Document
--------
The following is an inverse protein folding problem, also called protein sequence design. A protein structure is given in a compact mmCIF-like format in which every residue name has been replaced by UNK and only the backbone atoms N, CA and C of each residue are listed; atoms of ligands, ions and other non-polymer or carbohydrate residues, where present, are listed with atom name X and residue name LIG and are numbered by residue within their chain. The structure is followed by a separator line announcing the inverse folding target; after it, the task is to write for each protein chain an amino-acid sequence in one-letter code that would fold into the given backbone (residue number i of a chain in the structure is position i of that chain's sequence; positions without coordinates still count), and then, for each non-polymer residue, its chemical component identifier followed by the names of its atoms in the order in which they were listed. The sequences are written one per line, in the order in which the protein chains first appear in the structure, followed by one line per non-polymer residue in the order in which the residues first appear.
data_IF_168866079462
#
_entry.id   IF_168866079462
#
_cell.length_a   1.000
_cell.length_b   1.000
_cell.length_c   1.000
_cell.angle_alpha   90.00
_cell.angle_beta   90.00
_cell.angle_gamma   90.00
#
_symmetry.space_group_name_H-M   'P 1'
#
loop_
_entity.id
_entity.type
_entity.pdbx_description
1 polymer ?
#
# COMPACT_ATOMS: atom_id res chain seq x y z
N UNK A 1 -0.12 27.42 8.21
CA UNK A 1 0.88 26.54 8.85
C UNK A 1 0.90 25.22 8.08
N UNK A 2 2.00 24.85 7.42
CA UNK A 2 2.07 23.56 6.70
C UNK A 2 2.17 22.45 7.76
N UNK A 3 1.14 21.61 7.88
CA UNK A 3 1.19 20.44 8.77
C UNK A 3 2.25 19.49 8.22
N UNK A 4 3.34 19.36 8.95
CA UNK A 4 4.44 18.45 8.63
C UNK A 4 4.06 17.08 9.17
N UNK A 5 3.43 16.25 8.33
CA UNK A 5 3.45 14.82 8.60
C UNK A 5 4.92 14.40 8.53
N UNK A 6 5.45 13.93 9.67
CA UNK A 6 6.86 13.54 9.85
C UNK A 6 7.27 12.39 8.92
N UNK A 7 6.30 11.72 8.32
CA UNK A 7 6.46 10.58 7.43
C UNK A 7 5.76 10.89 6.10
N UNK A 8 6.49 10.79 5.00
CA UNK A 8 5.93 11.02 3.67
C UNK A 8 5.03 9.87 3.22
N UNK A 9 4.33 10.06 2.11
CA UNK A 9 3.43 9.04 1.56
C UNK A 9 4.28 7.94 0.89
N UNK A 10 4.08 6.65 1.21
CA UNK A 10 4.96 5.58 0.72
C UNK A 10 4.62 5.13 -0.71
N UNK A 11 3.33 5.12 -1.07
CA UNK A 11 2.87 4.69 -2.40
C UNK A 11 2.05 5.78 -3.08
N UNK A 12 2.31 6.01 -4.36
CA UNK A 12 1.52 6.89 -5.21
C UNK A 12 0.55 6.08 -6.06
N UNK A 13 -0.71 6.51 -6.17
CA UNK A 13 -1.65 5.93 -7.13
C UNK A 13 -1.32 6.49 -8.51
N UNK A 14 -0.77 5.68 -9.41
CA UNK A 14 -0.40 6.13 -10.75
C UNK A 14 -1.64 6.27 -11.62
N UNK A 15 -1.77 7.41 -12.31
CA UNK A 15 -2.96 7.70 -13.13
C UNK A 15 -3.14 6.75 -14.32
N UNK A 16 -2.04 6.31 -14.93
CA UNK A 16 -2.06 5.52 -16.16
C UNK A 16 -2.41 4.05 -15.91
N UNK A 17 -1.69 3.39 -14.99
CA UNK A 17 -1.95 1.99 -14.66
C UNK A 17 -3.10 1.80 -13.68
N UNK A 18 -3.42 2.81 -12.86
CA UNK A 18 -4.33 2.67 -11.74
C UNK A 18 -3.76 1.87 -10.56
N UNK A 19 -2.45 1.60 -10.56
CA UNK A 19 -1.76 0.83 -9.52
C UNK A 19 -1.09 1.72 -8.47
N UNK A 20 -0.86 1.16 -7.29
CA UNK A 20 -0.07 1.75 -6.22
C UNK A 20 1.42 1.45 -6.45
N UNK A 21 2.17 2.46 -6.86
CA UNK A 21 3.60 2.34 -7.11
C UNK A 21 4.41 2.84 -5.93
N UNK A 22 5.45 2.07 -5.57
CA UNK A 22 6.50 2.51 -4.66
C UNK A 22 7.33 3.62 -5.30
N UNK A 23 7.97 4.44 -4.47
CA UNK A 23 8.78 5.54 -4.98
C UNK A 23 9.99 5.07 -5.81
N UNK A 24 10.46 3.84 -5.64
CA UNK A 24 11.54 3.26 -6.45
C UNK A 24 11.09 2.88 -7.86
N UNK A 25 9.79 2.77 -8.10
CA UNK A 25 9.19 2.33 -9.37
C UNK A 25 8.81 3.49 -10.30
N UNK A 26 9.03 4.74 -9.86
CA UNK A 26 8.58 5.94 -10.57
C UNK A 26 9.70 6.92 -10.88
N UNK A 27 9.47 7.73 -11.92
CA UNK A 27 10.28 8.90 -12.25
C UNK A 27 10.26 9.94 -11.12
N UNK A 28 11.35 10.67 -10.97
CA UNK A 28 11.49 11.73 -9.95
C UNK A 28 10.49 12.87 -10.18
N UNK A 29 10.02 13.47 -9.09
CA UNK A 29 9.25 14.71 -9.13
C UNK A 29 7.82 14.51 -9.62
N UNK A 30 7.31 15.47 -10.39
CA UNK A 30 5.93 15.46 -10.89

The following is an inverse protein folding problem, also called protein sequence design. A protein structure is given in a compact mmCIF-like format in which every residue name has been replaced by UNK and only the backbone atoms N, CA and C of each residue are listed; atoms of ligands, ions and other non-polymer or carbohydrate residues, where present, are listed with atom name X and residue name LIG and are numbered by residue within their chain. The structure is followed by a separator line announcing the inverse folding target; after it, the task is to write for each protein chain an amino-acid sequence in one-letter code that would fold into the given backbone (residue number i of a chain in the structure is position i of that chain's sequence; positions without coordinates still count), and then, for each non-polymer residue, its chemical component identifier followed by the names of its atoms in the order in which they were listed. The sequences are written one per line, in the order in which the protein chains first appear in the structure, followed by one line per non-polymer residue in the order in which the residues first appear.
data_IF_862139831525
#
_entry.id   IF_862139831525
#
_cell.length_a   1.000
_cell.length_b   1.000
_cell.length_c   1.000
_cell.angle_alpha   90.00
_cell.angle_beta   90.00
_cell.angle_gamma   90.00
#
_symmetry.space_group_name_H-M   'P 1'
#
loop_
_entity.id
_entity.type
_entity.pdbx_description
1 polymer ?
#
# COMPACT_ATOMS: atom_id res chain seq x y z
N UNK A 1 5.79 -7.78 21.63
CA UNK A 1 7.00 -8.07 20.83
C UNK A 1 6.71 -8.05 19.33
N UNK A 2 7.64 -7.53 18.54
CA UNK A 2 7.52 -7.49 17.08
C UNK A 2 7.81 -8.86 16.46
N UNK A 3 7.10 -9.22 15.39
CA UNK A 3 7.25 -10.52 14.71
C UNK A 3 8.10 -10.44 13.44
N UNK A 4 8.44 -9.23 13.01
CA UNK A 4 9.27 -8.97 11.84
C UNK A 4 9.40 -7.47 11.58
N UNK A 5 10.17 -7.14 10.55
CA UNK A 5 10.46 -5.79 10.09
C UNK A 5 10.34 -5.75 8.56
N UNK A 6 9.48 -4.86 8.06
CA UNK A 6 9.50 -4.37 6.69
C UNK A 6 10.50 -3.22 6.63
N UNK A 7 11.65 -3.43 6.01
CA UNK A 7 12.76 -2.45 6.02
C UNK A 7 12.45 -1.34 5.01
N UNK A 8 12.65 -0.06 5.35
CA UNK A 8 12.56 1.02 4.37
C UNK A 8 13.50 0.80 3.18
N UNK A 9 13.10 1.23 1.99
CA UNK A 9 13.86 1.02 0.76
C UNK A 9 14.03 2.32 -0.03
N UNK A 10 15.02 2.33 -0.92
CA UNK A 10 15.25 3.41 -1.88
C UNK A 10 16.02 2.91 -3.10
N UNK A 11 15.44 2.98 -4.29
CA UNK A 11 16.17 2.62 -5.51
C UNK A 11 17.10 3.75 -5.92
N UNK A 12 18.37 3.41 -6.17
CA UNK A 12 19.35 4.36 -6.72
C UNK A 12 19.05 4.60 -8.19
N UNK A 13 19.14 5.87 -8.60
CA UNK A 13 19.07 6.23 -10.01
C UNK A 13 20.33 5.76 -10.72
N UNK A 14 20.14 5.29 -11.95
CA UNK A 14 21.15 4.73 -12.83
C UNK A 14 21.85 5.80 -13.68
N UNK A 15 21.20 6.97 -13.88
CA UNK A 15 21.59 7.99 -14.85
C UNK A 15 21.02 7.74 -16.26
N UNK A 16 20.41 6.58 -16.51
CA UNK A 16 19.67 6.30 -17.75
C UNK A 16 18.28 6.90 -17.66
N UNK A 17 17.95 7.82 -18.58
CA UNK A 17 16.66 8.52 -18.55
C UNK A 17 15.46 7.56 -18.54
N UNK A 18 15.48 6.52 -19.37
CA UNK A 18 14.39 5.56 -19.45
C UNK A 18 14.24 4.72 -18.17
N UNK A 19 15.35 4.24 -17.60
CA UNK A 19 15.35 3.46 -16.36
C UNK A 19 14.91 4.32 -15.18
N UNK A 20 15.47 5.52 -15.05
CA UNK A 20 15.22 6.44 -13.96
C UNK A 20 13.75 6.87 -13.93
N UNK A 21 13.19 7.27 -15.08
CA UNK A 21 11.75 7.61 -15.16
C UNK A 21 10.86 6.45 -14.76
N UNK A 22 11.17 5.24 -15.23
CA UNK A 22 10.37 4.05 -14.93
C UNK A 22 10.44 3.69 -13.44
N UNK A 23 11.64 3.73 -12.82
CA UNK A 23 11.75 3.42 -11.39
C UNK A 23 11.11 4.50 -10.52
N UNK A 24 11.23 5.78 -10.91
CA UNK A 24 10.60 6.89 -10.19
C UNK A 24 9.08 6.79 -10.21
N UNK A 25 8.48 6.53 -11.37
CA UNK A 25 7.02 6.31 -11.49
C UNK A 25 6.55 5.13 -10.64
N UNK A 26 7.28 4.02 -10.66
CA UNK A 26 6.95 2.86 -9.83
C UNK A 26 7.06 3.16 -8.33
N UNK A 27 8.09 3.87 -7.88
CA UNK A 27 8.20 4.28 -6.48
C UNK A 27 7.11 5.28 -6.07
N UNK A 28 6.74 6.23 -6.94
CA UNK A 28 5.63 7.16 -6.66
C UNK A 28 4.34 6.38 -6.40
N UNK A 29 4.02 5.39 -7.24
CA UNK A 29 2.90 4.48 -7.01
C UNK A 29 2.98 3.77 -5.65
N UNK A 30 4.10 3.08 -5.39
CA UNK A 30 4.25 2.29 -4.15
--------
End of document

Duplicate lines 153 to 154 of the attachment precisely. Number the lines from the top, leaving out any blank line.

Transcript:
N UNK A 8 12.65 -0.06 5.35
CA UNK A 8 12.56 1.02 4.37